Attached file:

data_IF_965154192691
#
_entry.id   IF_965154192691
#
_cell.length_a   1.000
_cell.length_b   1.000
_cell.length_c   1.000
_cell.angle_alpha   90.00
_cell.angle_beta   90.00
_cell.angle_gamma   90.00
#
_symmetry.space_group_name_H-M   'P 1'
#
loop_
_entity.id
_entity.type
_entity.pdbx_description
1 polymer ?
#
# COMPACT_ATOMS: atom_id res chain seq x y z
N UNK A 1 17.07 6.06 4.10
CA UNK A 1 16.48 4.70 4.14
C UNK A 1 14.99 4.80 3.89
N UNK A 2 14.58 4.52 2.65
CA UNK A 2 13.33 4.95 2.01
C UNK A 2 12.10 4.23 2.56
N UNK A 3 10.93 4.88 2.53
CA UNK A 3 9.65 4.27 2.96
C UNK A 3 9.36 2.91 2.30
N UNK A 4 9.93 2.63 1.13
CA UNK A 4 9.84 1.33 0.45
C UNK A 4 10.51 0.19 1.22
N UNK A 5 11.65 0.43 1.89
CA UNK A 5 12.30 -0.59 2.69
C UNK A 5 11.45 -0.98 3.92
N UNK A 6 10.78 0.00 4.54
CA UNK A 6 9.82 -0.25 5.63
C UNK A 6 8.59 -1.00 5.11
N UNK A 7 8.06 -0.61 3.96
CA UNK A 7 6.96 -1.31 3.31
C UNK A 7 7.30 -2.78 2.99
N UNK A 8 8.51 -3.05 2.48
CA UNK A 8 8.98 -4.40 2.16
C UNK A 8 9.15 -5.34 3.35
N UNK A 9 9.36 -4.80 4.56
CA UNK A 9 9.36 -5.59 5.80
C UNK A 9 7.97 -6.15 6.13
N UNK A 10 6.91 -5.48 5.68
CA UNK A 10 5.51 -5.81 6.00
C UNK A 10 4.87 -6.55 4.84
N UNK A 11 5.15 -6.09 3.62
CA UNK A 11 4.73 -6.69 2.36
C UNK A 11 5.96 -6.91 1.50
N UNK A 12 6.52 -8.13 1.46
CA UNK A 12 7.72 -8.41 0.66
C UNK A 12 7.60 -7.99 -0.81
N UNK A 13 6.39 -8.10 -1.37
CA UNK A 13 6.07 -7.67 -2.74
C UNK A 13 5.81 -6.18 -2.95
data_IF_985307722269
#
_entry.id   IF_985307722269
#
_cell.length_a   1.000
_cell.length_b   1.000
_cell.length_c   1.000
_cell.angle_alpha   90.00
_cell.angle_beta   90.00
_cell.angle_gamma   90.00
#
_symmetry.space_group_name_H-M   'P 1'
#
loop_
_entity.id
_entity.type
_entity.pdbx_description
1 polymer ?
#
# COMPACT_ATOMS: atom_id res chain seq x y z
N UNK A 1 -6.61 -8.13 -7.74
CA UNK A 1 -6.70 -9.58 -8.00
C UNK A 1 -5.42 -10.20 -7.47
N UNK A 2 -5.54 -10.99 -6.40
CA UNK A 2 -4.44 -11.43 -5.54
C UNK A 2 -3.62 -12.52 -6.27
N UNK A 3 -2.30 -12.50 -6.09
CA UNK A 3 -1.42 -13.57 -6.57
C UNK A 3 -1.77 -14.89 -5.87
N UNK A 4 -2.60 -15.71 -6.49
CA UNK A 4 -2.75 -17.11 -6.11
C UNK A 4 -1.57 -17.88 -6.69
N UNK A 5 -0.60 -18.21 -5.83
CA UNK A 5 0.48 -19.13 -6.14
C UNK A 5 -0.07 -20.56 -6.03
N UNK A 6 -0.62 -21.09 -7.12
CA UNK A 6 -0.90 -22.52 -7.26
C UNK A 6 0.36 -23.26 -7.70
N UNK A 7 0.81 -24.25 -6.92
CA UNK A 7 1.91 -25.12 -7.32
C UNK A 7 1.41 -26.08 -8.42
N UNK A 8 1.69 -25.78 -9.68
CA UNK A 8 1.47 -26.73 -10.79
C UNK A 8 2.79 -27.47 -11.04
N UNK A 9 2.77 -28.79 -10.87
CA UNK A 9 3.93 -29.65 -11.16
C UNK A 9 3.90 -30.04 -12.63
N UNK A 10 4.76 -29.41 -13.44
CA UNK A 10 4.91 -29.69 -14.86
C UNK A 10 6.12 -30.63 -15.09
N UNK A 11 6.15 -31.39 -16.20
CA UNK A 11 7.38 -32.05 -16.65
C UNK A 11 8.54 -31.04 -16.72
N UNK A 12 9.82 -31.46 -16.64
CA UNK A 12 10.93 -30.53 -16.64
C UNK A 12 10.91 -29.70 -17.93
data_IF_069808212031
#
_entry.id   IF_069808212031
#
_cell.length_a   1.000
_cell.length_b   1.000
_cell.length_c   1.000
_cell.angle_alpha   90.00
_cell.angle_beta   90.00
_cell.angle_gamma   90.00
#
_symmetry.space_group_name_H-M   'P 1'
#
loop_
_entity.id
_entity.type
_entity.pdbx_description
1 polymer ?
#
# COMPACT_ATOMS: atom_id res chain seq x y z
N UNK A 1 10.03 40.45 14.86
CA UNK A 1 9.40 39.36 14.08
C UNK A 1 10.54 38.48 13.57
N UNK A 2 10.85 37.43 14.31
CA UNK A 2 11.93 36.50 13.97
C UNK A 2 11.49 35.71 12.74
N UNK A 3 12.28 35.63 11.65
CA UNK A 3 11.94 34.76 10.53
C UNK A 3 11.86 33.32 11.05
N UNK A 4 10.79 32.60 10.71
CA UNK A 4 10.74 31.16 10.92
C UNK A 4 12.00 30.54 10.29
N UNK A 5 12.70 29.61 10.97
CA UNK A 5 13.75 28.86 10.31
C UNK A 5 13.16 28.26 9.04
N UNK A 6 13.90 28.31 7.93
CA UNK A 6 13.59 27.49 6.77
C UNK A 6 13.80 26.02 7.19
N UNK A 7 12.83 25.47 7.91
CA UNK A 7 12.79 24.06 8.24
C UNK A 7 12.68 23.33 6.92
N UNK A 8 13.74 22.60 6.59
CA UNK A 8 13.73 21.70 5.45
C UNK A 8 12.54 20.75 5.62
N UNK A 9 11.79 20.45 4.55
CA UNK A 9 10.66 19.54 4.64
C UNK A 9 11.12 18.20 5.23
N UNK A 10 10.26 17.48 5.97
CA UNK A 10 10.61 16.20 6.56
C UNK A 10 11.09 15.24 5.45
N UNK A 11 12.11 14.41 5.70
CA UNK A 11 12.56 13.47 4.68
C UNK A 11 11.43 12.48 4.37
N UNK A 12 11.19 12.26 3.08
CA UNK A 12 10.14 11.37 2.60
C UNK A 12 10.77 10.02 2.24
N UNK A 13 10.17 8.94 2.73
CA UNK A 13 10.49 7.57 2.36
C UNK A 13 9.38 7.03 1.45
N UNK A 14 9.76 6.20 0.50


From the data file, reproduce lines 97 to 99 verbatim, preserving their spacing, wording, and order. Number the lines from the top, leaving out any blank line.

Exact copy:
C UNK A 6 0.36 -23.26 -7.70
N UNK A 7 0.81 -24.25 -6.92
CA UNK A 7 1.91 -25.12 -7.32